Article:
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Byron Shire
August 3, 2021

25 years of The Waifs

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2017 marks 25 years of The Waifs! In celebration the band has hit the road for a mammoth national tour, releasing their fourteen-track studio album Ironbark, along with 11 bonus tracks making a rousing collection of 25 songs, to celebrate 25 years. Recorded in true Waifs style in a makeshift studio in the unfinished kitchen of Josh Cunningham’s rural retreat on the NSW South Coast across two weeks.

According to Vikki Thorn, the band has gone full circle.

‘We have de-evolved I think with this last album.’ she laughs. ‘We went bucket sitting around a kitchen table with acoustic guitars.’

Although the song content has definitely evolved.

‘Our song lyrics have a lot more maturity then they did in our 20s… it’s a part of our need as artists to connect with people; we have a real desire and need to connect with our audience. When we play we want to reach out and talk to people and get to know who they are a bit. We talk more between the songs these days.’

In their latest album, it was the simplicity of the Waifs’ sound, the uncomplicated nature of Cunningham, Thorn and Simpson in a room together. Confident now that less sometimes really is more.

‘In the past, we did as all bands do: we did some exploring, got into the studio and you would have some crazy instruments lying around and you want to pick them up and sometimes that came at the cost to our sound or essence, but this time with Ironbark we particularly asked the question – what do our fans want to hear? Let’s put artistic stuff aside and give our fans what they want.’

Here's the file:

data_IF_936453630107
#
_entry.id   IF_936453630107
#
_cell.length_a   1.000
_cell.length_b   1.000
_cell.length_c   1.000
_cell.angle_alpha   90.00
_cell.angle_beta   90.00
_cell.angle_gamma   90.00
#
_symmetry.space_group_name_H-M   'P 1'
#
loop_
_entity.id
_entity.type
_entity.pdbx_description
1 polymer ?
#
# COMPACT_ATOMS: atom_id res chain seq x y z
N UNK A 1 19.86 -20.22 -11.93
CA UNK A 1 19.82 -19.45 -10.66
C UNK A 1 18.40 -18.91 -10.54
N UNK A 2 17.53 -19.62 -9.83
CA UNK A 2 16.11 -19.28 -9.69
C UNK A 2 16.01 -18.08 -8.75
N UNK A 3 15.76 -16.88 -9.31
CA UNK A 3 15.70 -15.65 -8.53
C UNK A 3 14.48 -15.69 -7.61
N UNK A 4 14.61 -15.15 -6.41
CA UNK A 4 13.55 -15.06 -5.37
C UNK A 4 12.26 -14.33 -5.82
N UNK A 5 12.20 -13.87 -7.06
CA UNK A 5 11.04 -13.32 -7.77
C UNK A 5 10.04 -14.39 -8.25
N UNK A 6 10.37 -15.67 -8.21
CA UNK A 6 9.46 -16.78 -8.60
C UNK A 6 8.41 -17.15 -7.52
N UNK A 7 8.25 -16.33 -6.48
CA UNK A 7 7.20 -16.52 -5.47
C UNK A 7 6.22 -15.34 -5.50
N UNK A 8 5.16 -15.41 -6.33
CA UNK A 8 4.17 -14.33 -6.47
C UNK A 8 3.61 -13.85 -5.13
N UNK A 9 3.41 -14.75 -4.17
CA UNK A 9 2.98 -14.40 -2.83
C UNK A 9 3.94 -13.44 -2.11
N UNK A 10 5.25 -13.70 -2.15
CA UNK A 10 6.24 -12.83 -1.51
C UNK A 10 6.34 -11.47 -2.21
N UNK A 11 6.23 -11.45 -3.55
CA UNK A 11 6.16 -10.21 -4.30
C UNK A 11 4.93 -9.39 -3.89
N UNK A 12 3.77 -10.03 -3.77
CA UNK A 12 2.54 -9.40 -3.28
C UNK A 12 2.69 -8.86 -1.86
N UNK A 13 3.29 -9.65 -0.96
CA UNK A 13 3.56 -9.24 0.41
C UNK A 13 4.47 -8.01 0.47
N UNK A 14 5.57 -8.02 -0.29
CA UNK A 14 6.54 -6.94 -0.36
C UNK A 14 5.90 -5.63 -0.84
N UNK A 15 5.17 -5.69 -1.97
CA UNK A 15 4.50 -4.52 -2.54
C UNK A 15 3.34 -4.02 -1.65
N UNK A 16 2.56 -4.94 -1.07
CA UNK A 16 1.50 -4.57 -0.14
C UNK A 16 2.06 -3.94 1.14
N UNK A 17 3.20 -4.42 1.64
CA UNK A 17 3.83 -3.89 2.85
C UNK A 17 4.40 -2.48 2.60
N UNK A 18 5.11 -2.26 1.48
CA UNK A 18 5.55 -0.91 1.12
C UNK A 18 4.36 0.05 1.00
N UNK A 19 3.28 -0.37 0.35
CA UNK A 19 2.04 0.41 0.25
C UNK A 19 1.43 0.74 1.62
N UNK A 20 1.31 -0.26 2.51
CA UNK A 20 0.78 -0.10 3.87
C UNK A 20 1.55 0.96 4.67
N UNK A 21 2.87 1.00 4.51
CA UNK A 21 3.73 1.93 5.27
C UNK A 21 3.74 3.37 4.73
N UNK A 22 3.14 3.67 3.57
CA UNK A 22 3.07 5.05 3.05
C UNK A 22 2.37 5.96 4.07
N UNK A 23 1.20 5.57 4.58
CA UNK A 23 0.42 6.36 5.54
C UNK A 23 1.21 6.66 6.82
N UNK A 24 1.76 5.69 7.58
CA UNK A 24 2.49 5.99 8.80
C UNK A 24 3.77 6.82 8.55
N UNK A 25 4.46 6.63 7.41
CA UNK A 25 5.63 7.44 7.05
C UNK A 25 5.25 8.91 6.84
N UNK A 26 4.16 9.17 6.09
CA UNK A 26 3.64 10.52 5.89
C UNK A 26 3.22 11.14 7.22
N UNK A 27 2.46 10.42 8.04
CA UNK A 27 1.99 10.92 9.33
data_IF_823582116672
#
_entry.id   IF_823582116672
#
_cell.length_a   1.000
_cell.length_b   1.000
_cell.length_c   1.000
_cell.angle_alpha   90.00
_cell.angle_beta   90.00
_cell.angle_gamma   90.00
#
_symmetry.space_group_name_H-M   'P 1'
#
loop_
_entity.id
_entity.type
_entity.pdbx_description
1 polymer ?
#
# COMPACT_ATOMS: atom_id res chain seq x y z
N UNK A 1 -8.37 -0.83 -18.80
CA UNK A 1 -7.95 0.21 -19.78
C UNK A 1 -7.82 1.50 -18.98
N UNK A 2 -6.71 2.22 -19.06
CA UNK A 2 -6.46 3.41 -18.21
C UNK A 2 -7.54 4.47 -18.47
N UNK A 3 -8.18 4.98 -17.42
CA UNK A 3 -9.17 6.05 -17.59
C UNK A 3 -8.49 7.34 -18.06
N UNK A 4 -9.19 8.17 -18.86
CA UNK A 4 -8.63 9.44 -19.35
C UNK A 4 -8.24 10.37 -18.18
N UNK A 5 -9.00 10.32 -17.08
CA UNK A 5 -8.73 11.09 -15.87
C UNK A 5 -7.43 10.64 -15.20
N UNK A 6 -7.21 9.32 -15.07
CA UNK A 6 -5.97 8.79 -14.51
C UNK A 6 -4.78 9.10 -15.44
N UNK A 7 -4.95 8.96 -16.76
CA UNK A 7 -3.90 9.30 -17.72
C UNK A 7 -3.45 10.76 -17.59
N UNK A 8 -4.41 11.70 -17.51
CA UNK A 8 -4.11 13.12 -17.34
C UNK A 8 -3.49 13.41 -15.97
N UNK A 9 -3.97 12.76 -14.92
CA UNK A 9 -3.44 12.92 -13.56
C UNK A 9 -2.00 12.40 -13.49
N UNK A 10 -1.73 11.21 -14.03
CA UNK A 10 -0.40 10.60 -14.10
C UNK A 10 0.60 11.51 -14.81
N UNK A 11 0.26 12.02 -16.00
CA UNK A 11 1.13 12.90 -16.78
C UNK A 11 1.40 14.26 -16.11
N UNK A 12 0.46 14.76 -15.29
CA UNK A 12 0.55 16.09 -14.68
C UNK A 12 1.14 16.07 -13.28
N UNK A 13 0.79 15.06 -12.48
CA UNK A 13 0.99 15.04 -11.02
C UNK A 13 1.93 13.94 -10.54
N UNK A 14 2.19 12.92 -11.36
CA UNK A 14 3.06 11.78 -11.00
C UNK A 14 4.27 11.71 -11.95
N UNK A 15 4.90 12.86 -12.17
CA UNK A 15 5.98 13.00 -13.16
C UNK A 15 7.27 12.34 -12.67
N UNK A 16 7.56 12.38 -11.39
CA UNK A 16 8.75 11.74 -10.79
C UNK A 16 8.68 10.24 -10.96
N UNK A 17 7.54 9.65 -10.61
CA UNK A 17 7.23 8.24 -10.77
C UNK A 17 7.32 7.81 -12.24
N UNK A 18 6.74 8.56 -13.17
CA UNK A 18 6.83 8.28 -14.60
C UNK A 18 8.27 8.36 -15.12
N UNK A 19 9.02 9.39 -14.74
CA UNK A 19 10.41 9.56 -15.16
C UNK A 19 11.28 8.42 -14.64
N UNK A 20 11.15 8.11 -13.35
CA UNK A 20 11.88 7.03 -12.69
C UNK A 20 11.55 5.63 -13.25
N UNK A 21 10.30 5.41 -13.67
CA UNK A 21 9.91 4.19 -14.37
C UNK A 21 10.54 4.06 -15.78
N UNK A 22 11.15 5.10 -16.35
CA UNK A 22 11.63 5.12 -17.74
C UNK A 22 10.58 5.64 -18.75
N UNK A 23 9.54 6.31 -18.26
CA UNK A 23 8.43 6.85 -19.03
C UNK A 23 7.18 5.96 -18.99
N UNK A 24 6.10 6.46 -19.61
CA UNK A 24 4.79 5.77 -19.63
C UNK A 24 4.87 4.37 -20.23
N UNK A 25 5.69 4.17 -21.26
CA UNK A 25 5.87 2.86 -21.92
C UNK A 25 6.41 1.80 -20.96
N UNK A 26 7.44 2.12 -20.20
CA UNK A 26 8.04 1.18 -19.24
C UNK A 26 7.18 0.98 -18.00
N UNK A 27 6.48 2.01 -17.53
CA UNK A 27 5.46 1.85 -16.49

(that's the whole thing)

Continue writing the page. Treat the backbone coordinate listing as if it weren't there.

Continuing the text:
For the band, the whole process felt very natural.

‘We have been playing together for so long that some of the songs on the album were the third or fourth time we had ever played them, so it creates that little bit of tension,’ says Vikki.

‘The three of us don’t write together; the songs come in an almost-finished form and the collaboration happens when we come together.

Donna wrote one of the songs in the studio. ‘Recording was loose and more like a creative jam. We didn’t go in with a song list; we went in and said, okay, what have you got?

‘Rather than this approach of trying to craft an album, we just did; it’s a very organic process. I hesitate to use that word, but it’s a true representation of our band at this time. Everything was played live. On a good day we’d get a song after two or three times; some might take 10 times… We have been together so long that we have a sound and the idea was to capture it in…’

Vikki can hear the freshness of the songs in the recording. It was something they wanted to keep.

‘There is a song by Donna, called Syria – you can hear the whole band sitting a little bit behind her because no-one knew where she was going to go and it created the best tension for the take, a couple of songs are like that, and a couple are as scrappy as hell, but they work really well. I think the music lost something when we did heavy production.’ Getting away from the studio meant ‘eliminating that idea that time is money – it made a huge difference, we were just hanging out.’

So who comes to a Waifs show?

‘Most of our audience is women and their husbands on a date; the men don’t really want to be there!

Josh is this quiet sensitive persona onstage; he writes ballads and love songs about his mum. For male fans it’s a chance to indulge their sensitive sides.

In places such as Darwin, you’ll see big tatted-up guys singing along with Gilian, the song about Josh’s mum.’

The essence of the Waifs has always been their storytelling. They are keen miners of narrative, something they seek out wherever they go.

‘My gig isn’t just onstage,’ says Vikki, ‘it’s going out front. I want to go out there and talk to people. People have a story to tell. I love that. I like knowing who’s there, and hearing people’s stories.’

The Waifs play at the Bangalow A&I Hall on Tuesday 4 April (sold out) and Wednesday 5 April. For tickets go to thewaifs.com and follow the links.

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